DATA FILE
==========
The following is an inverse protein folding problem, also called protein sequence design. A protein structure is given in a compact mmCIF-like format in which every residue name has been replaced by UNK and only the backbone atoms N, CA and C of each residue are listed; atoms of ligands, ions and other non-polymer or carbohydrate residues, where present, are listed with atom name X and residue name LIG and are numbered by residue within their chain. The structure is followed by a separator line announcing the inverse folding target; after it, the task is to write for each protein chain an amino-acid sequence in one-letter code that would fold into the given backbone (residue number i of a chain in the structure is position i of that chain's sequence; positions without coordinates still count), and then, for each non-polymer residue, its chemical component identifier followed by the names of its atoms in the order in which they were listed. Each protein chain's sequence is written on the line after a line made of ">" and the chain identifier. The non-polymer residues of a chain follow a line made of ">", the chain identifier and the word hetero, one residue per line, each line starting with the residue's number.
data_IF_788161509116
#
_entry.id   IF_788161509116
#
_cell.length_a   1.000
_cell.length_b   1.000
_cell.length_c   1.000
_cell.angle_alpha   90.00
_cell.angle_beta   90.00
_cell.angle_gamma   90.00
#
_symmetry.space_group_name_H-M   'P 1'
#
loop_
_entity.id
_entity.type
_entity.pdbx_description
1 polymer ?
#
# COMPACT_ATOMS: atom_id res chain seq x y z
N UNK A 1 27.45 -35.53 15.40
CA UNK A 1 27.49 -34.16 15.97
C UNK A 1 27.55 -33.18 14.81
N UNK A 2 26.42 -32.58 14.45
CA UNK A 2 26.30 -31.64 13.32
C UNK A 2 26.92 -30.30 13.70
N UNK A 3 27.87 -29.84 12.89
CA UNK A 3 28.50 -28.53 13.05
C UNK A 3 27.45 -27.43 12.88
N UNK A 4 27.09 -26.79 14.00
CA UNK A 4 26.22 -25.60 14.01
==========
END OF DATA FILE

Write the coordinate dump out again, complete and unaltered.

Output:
The following is an inverse protein folding problem, also called protein sequence design. A protein structure is given in a compact mmCIF-like format in which every residue name has been replaced by UNK and only the backbone atoms N, CA and C of each residue are listed; atoms of ligands, ions and other non-polymer or carbohydrate residues, where present, are listed with atom name X and residue name LIG and are numbered by residue within their chain. The structure is followed by a separator line announcing the inverse folding target; after it, the task is to write for each protein chain an amino-acid sequence in one-letter code that would fold into the given backbone (residue number i of a chain in the structure is position i of that chain's sequence; positions without coordinates still count), and then, for each non-polymer residue, its chemical component identifier followed by the names of its atoms in the order in which they were listed. Each protein chain's sequence is written on the line after a line made of ">" and the chain identifier. The non-polymer residues of a chain follow a line made of ">", the chain identifier and the word hetero, one residue per line, each line starting with the residue's number.
data_IF_788161509116
#
_entry.id   IF_788161509116
#
_cell.length_a   1.000
_cell.length_b   1.000
_cell.length_c   1.000
_cell.angle_alpha   90.00
_cell.angle_beta   90.00
_cell.angle_gamma   90.00
#
_symmetry.space_group_name_H-M   'P 1'
#
loop_
_entity.id
_entity.type
_entity.pdbx_description
1 polymer ?
#
# COMPACT_ATOMS: atom_id res chain seq x y z
N UNK A 1 27.45 -35.53 15.40
CA UNK A 1 27.49 -34.16 15.97
C UNK A 1 27.55 -33.18 14.81
N UNK A 2 26.42 -32.58 14.45
CA UNK A 2 26.30 -31.64 13.32
C UNK A 2 26.92 -30.30 13.70
N UNK A 3 27.87 -29.84 12.89
CA UNK A 3 28.50 -28.53 13.05
C UNK A 3 27.45 -27.43 12.88
N UNK A 4 27.09 -26.79 14.00
CA UNK A 4 26.22 -25.60 14.01